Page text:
All posts tagged 'Bowman Field' - Page 2

Aviation Poker Run to benefit the WHAS Crusade -- JOIN US SATURDAY

[youtube:aBbRhWNzQbQ]

 

Once again, GlobalAir.com and Eagle Aviation are sponsoring an Aviation Poker Run this Saturday at Bowman Field (KLOU). Planes take off at 10 a.m., following a pancake breakfast. They will make stops in Frankfort (KFFT), Lebanon (K6I2), Bardstown (KBRY) and Elizabethtown (KEKX) before returning to Bowman for a Spaghetti lunch, live music and plenty of family-friendly activities.

 

In addition to plane rides and other events throughout the day, there will be a Monte Carlo event to raise money, in addition to a silent auction. Prizes include a golf foursome at Wildwood Country Club, four tickets to the Kentucky Derby Museum and Flight Sim time in a UPS full-motion simulator.

 

GlobalAir.com owner Jeff Carrithers and Eagle Aviation owner John Prestigiacomo sat down with Renee Murphy on WHAS11 News at noon to discuss the event. Watch the interview here and read more of their coverage here.

 

We thank them for helping to get the word out. We also thank the Louisville Regional Airport Authority and LouisivilleMojo.com for its Love is in the Air event.

 

We hope to see everyone there Saturday. Pilots can register in person at the Aero Club of Louisville or online at this page.

Louisville's Seaplanes: History of a landlocked city and its naval aircraft (part 2)

The following is by Louisville historian R. David Schooling. Images are used with implied permission. Read Part 1 here.

 
The Grumman Widgeon was a large, generously appointed, six-place amphibian that Thompson also owned and kept in the Kentucky Flying Service hanger at Bowman Field (LOU), but he frequently flew it into and out of his personal  seaport on the wharf at 2nd & River.

This plane, along with the Piper J-3 and the two Seabees, presented an unusual visual impact attracting curiosity seekers crossing the bridge or entering Louisville from U.S. 41-River Road or arriving or departing train passengers along the elevated track of the Illinois Central atop the wharf  glancing out of their train windows down at the activities on the riverfront. This was an era preceding modern freeways, newer Ohio River bridges and one in which trains still ran.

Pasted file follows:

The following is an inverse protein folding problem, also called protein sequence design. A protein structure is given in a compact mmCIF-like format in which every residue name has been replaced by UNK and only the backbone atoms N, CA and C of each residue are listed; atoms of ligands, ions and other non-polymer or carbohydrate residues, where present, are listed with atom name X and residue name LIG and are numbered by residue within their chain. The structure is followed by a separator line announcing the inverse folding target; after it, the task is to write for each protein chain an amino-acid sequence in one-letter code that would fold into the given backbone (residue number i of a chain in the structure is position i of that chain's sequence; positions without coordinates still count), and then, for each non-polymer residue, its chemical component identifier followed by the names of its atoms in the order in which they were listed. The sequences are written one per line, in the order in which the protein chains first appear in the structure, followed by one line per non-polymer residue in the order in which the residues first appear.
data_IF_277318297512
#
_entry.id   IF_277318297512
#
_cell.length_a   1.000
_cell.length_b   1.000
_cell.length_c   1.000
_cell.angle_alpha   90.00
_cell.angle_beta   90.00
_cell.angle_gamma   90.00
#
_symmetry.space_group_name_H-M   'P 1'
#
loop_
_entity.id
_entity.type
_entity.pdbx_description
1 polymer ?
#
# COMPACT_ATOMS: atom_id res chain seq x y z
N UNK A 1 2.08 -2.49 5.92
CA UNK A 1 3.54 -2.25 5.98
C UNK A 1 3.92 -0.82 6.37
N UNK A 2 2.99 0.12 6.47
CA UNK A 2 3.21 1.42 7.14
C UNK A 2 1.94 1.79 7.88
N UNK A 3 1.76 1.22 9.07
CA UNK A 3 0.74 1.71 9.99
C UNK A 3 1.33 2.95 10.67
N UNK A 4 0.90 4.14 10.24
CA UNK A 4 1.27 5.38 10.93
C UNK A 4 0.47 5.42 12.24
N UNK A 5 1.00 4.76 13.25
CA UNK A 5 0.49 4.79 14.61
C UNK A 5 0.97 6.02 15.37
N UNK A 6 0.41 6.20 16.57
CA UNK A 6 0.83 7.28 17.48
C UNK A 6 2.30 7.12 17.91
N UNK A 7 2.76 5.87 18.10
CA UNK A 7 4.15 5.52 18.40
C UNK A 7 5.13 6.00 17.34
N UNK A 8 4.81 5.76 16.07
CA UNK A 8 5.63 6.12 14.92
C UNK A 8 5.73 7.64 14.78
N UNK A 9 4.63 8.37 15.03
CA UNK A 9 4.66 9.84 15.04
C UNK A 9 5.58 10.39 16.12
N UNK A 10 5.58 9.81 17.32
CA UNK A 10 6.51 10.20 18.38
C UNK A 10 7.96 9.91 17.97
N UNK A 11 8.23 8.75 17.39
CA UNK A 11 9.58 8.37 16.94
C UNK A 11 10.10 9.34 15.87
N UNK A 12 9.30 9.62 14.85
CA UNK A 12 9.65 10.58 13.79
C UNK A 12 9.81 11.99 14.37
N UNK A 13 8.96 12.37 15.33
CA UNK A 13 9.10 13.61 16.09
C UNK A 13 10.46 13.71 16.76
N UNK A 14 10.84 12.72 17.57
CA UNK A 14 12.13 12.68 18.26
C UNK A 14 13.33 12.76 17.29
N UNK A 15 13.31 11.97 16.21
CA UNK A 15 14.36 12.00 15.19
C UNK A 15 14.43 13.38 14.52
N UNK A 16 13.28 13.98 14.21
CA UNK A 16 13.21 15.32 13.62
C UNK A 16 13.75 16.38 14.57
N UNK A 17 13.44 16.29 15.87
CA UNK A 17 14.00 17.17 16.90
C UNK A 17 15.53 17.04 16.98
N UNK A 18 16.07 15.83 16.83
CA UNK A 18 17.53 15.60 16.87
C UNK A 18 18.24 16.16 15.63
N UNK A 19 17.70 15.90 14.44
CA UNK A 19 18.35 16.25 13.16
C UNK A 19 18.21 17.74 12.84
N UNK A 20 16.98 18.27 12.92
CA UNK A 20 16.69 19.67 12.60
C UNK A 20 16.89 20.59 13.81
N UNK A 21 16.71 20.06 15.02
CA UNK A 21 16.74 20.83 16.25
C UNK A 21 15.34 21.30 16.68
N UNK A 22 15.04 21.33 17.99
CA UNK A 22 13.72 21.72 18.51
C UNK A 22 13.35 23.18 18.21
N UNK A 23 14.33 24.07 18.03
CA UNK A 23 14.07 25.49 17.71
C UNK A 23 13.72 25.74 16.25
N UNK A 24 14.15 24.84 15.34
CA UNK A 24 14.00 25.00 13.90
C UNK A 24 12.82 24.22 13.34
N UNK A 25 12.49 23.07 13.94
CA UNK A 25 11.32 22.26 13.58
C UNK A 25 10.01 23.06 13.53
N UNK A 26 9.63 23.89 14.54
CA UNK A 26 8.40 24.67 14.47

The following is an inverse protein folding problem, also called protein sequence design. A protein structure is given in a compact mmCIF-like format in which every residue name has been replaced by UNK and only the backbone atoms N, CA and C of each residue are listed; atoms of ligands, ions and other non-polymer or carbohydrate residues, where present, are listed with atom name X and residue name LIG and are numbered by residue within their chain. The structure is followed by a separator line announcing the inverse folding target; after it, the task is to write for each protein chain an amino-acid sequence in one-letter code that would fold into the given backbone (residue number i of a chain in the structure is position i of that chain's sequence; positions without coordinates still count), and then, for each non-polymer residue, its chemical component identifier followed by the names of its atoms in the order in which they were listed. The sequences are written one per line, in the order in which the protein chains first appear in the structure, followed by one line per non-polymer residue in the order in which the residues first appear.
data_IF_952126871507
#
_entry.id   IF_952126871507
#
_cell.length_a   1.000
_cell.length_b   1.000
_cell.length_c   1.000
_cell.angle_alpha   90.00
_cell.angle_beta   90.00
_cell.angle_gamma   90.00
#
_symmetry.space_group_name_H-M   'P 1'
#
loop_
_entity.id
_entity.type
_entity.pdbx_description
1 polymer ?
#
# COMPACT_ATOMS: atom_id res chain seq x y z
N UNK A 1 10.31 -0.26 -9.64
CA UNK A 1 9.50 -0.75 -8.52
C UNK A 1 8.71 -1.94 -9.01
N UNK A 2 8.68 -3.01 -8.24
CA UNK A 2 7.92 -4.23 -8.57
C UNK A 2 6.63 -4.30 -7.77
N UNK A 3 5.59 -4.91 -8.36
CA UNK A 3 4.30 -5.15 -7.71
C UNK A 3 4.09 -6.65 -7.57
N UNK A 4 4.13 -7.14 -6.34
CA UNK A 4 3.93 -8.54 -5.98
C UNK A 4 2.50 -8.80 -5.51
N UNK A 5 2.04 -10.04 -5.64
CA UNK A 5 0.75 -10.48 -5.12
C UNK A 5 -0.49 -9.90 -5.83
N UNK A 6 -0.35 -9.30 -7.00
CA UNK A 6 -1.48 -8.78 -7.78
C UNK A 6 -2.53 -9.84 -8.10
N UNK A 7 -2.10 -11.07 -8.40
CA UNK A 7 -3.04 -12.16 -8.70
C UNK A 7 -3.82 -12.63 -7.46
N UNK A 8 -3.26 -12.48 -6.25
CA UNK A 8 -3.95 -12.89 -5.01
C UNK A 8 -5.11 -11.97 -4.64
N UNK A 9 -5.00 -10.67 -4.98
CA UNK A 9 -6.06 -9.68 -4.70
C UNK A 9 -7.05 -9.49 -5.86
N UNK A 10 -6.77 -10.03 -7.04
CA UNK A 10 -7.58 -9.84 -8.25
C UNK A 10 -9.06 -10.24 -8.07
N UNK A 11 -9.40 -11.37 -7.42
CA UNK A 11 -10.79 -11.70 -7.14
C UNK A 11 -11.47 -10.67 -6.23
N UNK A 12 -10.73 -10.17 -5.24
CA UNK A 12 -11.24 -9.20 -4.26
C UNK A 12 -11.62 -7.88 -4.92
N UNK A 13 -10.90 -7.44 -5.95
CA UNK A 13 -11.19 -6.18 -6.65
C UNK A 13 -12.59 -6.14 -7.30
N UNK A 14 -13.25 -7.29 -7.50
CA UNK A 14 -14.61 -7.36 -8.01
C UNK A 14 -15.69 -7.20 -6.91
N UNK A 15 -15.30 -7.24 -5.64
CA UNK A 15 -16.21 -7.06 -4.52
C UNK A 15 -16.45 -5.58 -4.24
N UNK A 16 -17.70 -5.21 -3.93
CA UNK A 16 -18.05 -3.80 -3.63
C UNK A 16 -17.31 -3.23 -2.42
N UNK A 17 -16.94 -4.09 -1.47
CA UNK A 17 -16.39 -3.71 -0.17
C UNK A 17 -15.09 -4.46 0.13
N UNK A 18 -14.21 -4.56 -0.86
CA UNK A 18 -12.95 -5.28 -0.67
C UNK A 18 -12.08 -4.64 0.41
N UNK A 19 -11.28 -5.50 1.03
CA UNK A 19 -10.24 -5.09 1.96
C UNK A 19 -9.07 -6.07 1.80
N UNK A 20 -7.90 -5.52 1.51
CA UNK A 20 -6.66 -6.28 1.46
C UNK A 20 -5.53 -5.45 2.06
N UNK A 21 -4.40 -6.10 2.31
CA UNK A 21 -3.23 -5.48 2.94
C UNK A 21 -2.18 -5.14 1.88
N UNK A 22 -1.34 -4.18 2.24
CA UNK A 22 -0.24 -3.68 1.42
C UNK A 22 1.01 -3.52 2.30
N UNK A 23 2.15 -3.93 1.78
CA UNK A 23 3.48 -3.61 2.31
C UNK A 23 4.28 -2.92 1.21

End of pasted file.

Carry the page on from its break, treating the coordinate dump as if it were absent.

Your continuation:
The largest amphibian ever to splash into Louisville's wharf was the
massive Curtiss NC-4 four engine plane. This record setter was the
world's first aircraft to cross the Atlantic. The Nov. 11 & 12  Louisville
visit was 
part of the 1919 goodwill tour.
Photo courtesy the Bowman Eagles Flying Club.

There is some historic record of an earlier attempt to start up seaplane operations in Louisville, perhaps as early as the 1920s. Take for instance the intriguingly named firm dating from July 5, 1920 called the "Ohio River Aero Transport Company."

This company likely was directly connected to a short-lived airmail service using small flying boats operating between Cincinnati and Louisville, mentioned in archived newspaper clips. Further detail about  these  operations  are  unavailable. Thompson’s Seaplane Base operated for a number of years during the mid-to-late 1940s and early 1950s. Details of its closure are uncertain, but Louisville's Seaport and Mr. W.C.Thompson were both widely known and fondly remembered.

 

Without doubt, the largest and most historically notable amphibian aircraft to ever slice her keel through the waters of the Ohio River and pull up to the Louisville wharf was the gigantic, four-engine NC-4 flying boat, which made the first ever Trans-Atlantic crossing.  

Here are some of the impressive statistics for this craft: Wingspan 168 ft.- Power plant- Four 400 h.p. V-12 engines, Fueling Systems Nine 200 gallon fuel tanks with 1,800 gallons of fuel aboard, Operational weight 28,000 lbs. Crew of Six, Dual open-air pilot and navigator cockpits, bow and aft machine gun ports and hatches.

The NC aircraft originally was designed for anti-submarine patrol duties. After its record setting achievement, the NC-4 aircraft was dismantled and shipped back to the States on the USS Aroostook. The crew returned to the United States via the transport USS Zeppelin to the Navy port at Hoboken.

After much pomp and celebratory receptions for the crew’s  achievement, the NC-4 was reassembled and assigned to a schedule of goodwill tours throughout eastern and southern ports. It was flown up the Mississippi to St. Louis, where it officially was transferred by the US Navy to the Smithsonian Institution. After St. Louis, the aircraft made its way to Louisville’s Ohio Riverfront wharf only five months after its achievement at Lisbon, Portugal for viewing by appreciative Louisville citizens at the Ohio River on Nov. 11 and 12, 1919.